Channel side is a defending tactic used up by a central defender, which positions him closer to the touchline than his direct opponent. The defender will also be on the shoulder of the opponent and in a supporting position behind the team’s full back. Once in this position, the central defender can defend passes made into the “channel”, which […]
The defensive soccer drills and games in this section will help you coach your players to work as a unit at the back. We look at how your players should organise themselves, what are their roles and responsibilities as defenders, and how they should react in different defensive situations.
With work, you should be able to coach your players to control the game at the back and to start great passing moves leading to goals at the other end.
I love this game from Michael Beale’s Perfect Defending manual. There is such a lot of movement and changes in the angles of attack. It also requires match-like pace so players arrive on the pitch at different angles, speeds and levels of fatigue due to the attack that has just taken place.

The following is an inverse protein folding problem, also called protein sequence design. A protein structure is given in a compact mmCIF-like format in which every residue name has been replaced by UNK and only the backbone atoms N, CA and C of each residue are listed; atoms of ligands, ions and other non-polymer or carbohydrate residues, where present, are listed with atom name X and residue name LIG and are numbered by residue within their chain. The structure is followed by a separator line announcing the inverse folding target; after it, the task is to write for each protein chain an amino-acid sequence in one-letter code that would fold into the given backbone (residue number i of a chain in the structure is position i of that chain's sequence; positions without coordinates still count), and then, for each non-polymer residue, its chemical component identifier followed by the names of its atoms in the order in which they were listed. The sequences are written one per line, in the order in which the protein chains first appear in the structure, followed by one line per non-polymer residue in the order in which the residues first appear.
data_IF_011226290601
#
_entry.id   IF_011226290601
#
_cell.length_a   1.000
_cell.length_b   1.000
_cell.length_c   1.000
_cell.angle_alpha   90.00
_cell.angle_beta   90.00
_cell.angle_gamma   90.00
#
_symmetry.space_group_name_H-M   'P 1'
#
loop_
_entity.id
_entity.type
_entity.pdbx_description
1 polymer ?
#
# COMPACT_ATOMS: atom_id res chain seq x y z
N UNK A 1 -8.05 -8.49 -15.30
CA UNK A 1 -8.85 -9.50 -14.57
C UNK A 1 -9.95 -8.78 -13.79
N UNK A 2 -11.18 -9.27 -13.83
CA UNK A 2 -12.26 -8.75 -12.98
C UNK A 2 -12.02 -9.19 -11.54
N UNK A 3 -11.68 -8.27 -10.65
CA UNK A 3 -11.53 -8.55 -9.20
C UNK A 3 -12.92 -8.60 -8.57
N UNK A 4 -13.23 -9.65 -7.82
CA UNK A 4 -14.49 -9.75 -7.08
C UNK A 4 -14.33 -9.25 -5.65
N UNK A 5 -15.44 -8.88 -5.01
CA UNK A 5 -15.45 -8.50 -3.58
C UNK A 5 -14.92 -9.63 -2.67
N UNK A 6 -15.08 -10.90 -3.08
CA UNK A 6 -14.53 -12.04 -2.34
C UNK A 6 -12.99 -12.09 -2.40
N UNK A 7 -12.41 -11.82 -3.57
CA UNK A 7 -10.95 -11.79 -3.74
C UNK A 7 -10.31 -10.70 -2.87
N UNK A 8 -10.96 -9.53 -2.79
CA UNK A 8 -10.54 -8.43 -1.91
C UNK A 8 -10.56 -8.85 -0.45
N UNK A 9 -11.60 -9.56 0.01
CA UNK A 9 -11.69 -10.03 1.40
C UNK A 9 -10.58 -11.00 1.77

This drill is 1v1 on the pitch but the defender receives verbal support from his team mate, which is crucial to developing a 2v1 defensive understanding. It helps players get used to talking to each other during matches and helping out verbally in situations where players cannot see each other.
Communication is the buzzword here, and you may well discover your next club captain through this simple game!
Often young defenders will go to the ball rather than stick with the attacker they are marking, which leaves big gaps in the defence.
A good fullback will force flashy wingers wide in order to stop them from putting your goal under threat. Use this game to show your defenders what to do
It is crucial to win your 1v1 battles in wide areas of the pitch whether attacking or defending. Developing your full backs and wide players so they can win these clashes in this part of the field could lead to clearing danger or putting in a threatening cross.
Defenders can prevent certain goals from being scored by getting themselves between the goal and the ball. Some defenders have the ability to read the situation and manage to “throw” themselves in front of the ball to deflect it away from goal.
What you tell your players the session is about: 1. How to mark opponents effectively.2. When to mark players and when to cover spaces.
Remember when you first started coaching and all the 5-year-olds ran around after the ball like bees around a honey pot? Well I’m not talking about that, I don’t want to see players hunting in packs to win the ball.